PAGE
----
Maternal risk factors for fetal alcohol spectrum disorders: not as simple as it might seem

Alcohol Res Health. 2011;34(1):15-26.


Gathering information about drinking during pregnancy is one of the most difficult aspects of studying fetal alcohol spectrum disorders (FASD). This information is critical to linking specific risk factors to any particular diagnosis within the FASD continuum. This article reviews highlights from the literature on maternal risk factors for FASD and illustrates that maternal risk is multidimensional, including factors related to quantity, frequency, and timing of alcohol exposure; maternal age; number of pregnancies; number of times the mother has given birth; the mother's body size; nutrition; socioeconomic status; metabolism; religion; spirituality; depression; other drug use; and social relationships. More research is needed to more clearly define what type of individual behavioral, physical, and genetic factors are most likely to lead to having children with FASD.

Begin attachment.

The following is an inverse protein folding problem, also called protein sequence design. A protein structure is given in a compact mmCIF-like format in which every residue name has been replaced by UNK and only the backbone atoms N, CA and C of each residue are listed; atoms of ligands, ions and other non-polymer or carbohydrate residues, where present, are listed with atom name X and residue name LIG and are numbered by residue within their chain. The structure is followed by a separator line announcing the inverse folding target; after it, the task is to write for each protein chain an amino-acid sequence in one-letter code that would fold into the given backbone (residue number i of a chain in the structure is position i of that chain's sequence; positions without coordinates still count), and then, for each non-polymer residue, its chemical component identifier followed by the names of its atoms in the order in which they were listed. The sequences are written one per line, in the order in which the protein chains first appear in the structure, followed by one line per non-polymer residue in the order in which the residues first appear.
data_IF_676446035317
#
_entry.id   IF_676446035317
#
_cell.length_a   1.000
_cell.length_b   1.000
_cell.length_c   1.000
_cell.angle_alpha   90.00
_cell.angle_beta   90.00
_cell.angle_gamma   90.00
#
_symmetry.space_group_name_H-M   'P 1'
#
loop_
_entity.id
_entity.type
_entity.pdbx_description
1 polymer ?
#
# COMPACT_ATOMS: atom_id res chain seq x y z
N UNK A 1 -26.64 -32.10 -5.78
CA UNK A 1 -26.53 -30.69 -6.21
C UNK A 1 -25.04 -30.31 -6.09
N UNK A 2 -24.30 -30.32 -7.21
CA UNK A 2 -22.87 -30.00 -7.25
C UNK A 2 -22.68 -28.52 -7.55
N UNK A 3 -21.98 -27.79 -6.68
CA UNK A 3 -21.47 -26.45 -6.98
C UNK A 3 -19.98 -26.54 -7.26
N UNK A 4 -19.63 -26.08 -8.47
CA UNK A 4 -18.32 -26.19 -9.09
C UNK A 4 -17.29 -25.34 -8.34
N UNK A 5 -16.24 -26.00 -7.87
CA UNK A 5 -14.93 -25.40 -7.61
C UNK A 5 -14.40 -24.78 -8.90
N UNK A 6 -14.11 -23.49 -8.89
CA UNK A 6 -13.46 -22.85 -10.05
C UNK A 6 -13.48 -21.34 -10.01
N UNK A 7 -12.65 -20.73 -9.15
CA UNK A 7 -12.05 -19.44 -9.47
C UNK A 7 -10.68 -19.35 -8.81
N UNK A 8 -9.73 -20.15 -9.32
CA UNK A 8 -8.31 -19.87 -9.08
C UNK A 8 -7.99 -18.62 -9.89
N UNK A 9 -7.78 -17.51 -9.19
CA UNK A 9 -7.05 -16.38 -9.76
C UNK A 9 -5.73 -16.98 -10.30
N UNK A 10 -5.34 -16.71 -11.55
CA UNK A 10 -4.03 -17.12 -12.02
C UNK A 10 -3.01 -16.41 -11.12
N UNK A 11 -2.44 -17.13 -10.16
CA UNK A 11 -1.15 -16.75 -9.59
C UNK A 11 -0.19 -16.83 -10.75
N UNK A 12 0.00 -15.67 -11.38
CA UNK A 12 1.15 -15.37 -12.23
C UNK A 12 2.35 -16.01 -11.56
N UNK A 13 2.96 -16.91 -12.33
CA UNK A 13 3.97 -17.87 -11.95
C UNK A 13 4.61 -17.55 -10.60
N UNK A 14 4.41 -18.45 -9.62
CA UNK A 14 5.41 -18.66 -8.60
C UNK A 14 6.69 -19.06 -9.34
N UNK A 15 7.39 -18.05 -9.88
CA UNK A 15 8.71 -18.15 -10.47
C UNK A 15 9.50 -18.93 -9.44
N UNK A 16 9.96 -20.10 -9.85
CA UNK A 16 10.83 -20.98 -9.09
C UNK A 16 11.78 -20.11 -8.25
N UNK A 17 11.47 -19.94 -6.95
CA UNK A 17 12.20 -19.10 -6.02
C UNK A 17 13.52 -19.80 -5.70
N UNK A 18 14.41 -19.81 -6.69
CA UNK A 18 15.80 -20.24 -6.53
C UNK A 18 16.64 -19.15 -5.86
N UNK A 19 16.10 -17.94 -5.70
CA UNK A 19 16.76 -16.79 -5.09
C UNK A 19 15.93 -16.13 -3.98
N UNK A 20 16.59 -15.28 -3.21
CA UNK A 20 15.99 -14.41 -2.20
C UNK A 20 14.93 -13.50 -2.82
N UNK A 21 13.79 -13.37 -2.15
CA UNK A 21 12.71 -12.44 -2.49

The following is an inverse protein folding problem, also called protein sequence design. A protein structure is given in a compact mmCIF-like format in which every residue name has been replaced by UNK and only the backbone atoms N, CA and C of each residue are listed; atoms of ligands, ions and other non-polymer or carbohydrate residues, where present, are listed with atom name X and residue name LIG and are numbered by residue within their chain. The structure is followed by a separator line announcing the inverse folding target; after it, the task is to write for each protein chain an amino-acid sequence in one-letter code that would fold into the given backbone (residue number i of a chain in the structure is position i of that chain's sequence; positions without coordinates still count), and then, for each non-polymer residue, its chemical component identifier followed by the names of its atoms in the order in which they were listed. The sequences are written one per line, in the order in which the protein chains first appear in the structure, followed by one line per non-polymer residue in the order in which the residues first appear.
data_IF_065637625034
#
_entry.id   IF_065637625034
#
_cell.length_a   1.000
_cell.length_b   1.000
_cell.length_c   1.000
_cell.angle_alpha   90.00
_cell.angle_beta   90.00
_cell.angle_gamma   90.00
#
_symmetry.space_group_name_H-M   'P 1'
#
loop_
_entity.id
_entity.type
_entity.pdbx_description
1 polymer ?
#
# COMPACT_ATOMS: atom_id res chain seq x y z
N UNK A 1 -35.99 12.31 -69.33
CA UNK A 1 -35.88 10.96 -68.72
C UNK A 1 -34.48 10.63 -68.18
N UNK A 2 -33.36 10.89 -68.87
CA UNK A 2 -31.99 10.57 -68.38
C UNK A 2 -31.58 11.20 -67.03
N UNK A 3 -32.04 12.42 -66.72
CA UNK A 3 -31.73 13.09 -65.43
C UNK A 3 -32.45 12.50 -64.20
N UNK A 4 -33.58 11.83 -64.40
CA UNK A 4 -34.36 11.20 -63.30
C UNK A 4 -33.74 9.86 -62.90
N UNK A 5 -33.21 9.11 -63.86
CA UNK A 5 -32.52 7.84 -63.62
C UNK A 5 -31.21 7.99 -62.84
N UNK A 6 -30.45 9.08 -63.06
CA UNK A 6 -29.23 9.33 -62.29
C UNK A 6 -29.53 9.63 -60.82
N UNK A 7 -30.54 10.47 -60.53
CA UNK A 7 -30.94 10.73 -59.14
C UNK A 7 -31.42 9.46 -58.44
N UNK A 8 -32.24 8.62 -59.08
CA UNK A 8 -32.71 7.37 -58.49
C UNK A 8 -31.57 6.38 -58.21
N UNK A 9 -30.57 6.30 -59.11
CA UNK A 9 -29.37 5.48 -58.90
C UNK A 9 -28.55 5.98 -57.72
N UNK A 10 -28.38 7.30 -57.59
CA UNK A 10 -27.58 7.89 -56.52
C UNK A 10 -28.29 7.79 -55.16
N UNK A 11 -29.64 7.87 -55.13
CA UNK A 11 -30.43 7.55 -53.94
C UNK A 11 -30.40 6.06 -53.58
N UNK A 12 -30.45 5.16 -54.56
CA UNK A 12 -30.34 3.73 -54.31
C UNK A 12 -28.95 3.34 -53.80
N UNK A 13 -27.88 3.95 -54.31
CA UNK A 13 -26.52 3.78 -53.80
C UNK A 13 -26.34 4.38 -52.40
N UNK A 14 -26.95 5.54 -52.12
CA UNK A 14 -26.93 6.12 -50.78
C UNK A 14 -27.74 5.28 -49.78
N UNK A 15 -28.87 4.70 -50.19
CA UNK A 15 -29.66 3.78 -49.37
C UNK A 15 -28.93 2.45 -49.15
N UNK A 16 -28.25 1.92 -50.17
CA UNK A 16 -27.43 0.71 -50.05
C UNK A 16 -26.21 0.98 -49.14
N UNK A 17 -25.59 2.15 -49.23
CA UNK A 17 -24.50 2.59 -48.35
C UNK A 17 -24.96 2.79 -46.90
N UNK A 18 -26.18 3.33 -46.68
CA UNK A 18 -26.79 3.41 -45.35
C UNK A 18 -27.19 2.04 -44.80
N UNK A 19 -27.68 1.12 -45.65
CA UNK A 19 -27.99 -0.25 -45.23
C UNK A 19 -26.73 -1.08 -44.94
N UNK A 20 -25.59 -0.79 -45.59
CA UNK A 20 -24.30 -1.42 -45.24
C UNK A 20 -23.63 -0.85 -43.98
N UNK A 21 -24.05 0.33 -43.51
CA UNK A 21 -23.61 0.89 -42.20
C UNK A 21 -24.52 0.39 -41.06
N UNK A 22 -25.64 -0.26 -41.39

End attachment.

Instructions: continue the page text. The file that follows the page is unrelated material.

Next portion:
Publication types

  • Research Support, N.I.H., Extramural
  • Review

MeSH terms

  • Alcohol Drinking / adverse effects
  • Alcohol Drinking / epidemiology*
  • Alcohol Drinking / psychology*
  • Binge Drinking / diagnosis
  • Binge Drinking / epidemiology
  • Binge Drinking / psychology
  • Female
  • Fetal Alcohol Spectrum Disorders / diagnosis
  • Fetal Alcohol Spectrum Disorders / epidemiology*
  • Fetal Alcohol Spectrum Disorders / genetics
  • Humans
  • Maternal Behavior / psychology*
  • Pregnancy
  • Prenatal Exposure Delayed Effects / diagnosis
  • Prenatal Exposure Delayed Effects / epidemiology*
  • Prenatal Exposure Delayed Effects / genetics
  • Risk Factors